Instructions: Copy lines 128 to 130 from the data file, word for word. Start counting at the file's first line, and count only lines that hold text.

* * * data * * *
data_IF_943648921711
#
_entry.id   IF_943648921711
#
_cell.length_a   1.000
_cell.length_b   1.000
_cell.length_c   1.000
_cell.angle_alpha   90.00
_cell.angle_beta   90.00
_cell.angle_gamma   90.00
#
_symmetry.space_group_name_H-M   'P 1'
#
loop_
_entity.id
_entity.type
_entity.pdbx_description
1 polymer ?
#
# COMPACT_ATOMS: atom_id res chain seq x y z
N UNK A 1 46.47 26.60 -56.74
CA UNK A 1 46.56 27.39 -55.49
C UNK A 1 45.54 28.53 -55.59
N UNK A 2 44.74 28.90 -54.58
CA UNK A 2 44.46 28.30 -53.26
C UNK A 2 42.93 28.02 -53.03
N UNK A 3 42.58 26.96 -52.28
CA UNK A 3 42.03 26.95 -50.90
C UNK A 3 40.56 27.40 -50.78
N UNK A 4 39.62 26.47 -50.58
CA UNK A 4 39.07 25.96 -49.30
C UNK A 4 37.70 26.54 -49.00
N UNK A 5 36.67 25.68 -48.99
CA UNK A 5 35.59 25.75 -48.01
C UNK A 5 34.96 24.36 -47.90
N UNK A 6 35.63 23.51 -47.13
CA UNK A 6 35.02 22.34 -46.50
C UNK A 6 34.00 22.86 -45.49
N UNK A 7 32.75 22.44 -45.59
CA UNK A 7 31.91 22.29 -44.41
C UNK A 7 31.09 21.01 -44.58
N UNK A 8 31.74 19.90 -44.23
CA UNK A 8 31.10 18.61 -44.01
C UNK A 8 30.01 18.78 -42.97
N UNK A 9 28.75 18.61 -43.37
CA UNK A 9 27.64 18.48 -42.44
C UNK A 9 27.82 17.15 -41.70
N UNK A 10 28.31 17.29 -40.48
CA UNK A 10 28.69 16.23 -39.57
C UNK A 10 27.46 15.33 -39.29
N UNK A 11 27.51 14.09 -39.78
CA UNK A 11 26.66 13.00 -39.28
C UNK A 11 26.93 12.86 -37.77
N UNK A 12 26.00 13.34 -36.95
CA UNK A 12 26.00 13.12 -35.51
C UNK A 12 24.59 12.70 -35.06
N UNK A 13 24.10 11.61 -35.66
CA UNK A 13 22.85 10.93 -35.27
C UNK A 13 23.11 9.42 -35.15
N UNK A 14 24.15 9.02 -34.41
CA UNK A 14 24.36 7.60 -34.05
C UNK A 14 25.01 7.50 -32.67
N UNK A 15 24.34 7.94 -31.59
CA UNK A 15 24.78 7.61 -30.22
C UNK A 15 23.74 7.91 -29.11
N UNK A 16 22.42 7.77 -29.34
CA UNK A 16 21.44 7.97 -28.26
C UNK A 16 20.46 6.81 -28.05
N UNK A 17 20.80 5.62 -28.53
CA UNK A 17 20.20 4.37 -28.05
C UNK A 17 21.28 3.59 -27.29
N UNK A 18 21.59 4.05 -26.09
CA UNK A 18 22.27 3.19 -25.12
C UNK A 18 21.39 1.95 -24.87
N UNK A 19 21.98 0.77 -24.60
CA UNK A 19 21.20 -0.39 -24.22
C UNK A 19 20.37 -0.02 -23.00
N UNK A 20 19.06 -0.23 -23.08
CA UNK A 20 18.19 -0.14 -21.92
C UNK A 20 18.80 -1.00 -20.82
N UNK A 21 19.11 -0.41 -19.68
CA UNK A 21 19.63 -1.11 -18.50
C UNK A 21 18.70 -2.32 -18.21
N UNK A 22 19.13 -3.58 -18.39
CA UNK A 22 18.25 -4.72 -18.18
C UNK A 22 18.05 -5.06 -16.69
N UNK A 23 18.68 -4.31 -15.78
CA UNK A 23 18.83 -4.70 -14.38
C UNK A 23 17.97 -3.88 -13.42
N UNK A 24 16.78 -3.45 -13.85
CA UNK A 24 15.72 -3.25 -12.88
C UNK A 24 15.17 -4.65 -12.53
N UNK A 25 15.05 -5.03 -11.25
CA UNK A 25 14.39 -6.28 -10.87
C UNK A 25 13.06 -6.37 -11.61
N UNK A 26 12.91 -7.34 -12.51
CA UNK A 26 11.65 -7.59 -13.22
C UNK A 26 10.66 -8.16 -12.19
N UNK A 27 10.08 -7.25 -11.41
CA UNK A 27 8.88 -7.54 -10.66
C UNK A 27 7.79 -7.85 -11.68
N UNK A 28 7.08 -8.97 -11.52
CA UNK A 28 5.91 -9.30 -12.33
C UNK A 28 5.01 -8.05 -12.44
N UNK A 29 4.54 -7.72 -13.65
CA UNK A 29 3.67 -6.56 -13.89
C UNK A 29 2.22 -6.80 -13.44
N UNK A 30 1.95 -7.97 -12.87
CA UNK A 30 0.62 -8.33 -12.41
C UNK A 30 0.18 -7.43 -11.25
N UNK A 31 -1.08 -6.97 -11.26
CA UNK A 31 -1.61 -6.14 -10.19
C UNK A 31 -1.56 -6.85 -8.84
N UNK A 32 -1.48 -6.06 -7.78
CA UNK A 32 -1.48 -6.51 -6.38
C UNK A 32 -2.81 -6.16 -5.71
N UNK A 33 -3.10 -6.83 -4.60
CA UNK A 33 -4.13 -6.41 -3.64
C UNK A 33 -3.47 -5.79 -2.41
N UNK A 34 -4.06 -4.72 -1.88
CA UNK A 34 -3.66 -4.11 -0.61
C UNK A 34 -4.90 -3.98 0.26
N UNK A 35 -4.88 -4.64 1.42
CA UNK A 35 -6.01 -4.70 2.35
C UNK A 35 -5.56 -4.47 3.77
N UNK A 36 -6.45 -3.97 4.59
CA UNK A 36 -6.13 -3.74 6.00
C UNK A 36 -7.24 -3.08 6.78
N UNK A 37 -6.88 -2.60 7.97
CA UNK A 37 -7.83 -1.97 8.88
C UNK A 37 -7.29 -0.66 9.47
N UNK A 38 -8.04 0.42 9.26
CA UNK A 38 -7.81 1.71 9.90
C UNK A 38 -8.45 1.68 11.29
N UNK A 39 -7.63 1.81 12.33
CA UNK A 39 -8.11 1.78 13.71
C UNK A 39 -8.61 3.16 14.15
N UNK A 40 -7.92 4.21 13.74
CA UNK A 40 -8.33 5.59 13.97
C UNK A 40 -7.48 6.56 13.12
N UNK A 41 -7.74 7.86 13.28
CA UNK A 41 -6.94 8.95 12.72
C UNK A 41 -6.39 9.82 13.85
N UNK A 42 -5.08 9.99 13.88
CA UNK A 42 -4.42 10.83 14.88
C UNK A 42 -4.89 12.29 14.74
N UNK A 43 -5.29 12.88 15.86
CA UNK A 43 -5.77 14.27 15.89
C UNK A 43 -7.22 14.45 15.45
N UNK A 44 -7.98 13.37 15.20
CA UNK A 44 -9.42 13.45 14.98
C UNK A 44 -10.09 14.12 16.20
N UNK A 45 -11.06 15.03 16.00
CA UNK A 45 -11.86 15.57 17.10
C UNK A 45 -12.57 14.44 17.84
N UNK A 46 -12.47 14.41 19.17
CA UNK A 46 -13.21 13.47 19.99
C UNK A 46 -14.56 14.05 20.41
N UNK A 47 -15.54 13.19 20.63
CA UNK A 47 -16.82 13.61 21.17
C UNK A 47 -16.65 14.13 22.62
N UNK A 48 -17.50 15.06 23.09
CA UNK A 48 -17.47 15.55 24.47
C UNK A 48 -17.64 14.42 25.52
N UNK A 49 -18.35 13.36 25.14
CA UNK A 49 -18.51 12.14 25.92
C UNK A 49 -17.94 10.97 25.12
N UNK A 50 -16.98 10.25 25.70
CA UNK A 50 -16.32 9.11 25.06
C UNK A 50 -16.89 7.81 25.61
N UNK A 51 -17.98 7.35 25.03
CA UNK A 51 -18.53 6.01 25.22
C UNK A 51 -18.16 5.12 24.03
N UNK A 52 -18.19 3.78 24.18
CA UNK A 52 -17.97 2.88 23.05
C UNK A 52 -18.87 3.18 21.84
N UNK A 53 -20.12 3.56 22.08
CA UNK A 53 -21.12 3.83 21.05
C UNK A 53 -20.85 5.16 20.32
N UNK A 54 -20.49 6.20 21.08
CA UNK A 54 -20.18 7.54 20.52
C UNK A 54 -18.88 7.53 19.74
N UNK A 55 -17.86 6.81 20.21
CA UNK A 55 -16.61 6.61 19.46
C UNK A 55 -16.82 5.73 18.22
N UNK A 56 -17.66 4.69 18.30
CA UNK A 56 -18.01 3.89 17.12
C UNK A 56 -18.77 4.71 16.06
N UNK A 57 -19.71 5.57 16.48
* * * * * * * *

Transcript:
C UNK A 36 -7.24 -3.08 6.78
N UNK A 37 -6.88 -2.60 7.97
CA UNK A 37 -7.83 -1.97 8.88